Consumer Council warns contact-lens wearers over using eye drops

Wearers of contact lenses should remove them before applying drops that contain preservatives, the Consumer Council says

Amy Nip

People using contact lenses should remove them when applying eye drops containing preservatives, which can otherwise cause irritation, the Consumer Council has warned.

The watchdog also said yesterday that eye drops containing steroids should never be used without a prescription, as they can seriously damage the eye when misused.

Reporting on studies of 16 brands of eye drops sold at pharmacies - most for moistening eyes, relieving red eyes and alleviating allergies - it said that 11 listed preservatives in their product information.

Two others, Hisamitsu Ganryo Jun drops and Rohto moisturiser, contained preservatives but did not list them.

Depending on the type of chemicals, preservatives could be toxic, might cause dryness and might irritate the cornea, the council said.

"For contact-lens wearers, preservatives may cling to the lens' surface and become a source of irritation," said Professor Ron Hui Shu-yuen, vice-chairman of the council's community-relations committee.

Four brands give clear instructions that users should not use the drops with their lenses on. The makers of several others, questioned by the council, replied that users should take their lenses off before use.

To play it safe, people should remove the lenses before applying the drops and not replace them for 15 minutes, council chief executive Connie Lau Yin-hing said.

Another option is to choose drops without preservatives, but these usually expire sooner. Drops with preservatives can last a month after opening, while those without should be disposed of within a day.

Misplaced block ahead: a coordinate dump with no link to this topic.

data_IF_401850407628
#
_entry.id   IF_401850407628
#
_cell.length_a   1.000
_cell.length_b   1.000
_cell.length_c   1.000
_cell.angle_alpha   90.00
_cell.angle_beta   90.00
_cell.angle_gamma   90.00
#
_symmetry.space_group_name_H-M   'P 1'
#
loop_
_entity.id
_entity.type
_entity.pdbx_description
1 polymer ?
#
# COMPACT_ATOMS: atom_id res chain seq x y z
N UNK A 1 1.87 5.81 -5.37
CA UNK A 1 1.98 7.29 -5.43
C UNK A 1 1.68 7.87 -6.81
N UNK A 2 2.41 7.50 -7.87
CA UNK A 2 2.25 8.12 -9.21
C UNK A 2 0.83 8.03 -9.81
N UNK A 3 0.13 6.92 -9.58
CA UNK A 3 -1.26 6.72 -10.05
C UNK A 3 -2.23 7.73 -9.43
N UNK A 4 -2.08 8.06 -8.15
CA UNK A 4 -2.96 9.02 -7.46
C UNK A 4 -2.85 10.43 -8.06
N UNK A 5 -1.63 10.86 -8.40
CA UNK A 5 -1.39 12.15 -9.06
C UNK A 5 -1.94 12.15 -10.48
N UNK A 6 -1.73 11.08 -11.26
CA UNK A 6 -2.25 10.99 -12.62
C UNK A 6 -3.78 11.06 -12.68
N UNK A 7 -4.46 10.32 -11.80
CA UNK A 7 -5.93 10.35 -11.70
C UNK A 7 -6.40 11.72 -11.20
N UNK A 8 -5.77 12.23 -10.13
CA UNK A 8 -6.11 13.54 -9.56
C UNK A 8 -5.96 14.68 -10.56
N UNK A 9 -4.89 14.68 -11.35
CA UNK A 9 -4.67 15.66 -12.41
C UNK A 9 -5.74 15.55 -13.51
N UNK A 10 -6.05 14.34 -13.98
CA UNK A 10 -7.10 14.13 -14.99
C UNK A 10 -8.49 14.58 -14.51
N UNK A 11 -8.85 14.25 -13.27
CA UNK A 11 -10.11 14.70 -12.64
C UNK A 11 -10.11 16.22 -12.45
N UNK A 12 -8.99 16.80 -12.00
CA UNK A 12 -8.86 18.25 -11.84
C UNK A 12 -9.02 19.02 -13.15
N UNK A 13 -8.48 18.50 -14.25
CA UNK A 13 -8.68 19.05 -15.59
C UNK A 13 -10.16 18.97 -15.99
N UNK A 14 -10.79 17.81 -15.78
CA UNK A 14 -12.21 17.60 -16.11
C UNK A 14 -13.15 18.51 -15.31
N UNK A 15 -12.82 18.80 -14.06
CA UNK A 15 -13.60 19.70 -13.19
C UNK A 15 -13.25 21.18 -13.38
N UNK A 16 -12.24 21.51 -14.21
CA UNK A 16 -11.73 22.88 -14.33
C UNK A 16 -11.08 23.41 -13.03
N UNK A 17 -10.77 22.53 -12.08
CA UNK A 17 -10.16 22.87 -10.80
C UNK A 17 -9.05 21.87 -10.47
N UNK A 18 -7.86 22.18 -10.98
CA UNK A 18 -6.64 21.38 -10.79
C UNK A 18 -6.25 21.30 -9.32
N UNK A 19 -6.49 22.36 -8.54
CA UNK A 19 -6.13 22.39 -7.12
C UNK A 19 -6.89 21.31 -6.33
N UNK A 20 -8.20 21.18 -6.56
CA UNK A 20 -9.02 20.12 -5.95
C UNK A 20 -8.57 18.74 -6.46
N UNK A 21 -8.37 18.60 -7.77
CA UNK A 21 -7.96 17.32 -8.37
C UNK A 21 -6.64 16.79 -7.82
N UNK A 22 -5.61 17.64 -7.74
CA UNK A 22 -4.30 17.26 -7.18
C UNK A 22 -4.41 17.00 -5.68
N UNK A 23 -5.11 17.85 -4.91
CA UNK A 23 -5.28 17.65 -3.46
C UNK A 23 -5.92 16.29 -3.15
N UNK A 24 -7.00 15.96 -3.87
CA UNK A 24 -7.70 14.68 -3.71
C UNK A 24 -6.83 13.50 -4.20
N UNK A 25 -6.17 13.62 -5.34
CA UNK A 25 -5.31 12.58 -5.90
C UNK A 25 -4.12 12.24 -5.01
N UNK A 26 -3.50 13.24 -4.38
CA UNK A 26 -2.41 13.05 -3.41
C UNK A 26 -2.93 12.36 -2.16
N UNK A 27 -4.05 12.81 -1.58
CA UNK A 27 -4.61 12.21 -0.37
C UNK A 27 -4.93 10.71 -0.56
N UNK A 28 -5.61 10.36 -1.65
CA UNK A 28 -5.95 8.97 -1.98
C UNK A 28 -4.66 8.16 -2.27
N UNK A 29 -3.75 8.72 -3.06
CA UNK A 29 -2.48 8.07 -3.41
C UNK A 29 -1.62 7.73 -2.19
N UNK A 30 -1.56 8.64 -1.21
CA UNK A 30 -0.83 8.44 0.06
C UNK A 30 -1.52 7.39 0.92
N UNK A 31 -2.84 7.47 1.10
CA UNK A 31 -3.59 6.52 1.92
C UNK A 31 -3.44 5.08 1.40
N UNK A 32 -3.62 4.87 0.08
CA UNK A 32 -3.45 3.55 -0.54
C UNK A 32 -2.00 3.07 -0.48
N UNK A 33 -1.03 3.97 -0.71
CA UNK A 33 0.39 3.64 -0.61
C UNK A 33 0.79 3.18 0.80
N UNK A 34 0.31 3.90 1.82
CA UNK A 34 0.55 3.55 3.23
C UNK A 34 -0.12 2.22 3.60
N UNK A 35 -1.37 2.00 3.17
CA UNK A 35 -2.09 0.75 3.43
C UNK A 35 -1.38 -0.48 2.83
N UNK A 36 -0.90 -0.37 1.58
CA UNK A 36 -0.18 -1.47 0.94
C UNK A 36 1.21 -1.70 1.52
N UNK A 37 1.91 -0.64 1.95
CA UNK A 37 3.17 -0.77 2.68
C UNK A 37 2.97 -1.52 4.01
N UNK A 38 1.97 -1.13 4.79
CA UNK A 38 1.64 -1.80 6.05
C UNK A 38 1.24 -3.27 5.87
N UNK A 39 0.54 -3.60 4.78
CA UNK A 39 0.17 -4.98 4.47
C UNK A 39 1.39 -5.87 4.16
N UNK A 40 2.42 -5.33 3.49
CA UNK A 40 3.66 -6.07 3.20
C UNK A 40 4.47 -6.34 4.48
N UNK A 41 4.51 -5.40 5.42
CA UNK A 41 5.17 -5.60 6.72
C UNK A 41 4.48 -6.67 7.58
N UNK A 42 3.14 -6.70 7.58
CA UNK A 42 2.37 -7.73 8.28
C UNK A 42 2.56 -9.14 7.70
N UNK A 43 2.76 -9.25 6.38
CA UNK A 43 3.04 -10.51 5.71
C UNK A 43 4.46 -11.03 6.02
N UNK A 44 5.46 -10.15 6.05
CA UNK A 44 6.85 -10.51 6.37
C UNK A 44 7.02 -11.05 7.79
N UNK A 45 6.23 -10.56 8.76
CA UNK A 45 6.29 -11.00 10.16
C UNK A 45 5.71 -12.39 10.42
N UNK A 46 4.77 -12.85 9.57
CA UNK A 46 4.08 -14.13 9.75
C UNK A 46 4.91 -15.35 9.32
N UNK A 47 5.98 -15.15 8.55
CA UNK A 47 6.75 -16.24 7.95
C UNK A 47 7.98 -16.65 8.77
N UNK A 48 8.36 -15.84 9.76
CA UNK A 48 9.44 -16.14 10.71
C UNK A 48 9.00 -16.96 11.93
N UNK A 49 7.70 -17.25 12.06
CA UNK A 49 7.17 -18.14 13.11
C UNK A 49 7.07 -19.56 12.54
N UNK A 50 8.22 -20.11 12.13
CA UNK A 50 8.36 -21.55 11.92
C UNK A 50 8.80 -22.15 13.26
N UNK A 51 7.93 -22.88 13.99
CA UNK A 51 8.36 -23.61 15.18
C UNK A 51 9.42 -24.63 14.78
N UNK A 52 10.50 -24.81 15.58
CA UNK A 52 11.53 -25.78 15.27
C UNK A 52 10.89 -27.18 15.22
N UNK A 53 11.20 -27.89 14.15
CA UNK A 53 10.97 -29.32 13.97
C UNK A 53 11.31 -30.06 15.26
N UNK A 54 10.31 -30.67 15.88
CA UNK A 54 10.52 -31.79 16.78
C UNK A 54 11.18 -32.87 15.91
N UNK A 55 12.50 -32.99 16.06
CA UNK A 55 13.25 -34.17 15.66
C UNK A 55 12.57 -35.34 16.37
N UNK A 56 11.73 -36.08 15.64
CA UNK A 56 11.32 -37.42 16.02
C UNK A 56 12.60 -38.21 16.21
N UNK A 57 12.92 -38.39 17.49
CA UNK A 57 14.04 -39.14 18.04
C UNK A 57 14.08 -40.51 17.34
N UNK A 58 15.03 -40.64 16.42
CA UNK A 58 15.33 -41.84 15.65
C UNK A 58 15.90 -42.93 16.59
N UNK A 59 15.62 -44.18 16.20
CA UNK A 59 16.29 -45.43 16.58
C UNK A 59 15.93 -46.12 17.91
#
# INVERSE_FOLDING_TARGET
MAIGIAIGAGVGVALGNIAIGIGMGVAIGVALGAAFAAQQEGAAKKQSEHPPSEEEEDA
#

As long as eye moisturisers are not listed as a medical product, manufacturers are not required by law to state all their ingredients. To allow shoppers a clearer choice, the council suggested the makers should voluntarily list preservatives on the packaging.

Meanwhile, the council warned that long-term misuse of eye drops containing steroids can lead to cataracts, glaucoma and thinning of the cornea.

Dr Chong Kam-lung, an assistant professor at Chinese University's department of ophthalmology, told the council that an elderly woman suffered from a ruptured eyeball after using an eye drop with steroids for some weeks.

"Using eye drops may relieve symptoms, but may not solve the problem," Hui said.

Applying drops which make blood vessels contract can make the eye less red, but will not eradicate the root of the problem - prolonged periods of wearing contact lenses.

This article appeared in the South China Morning Post print edition as: Warning for usersof eye drops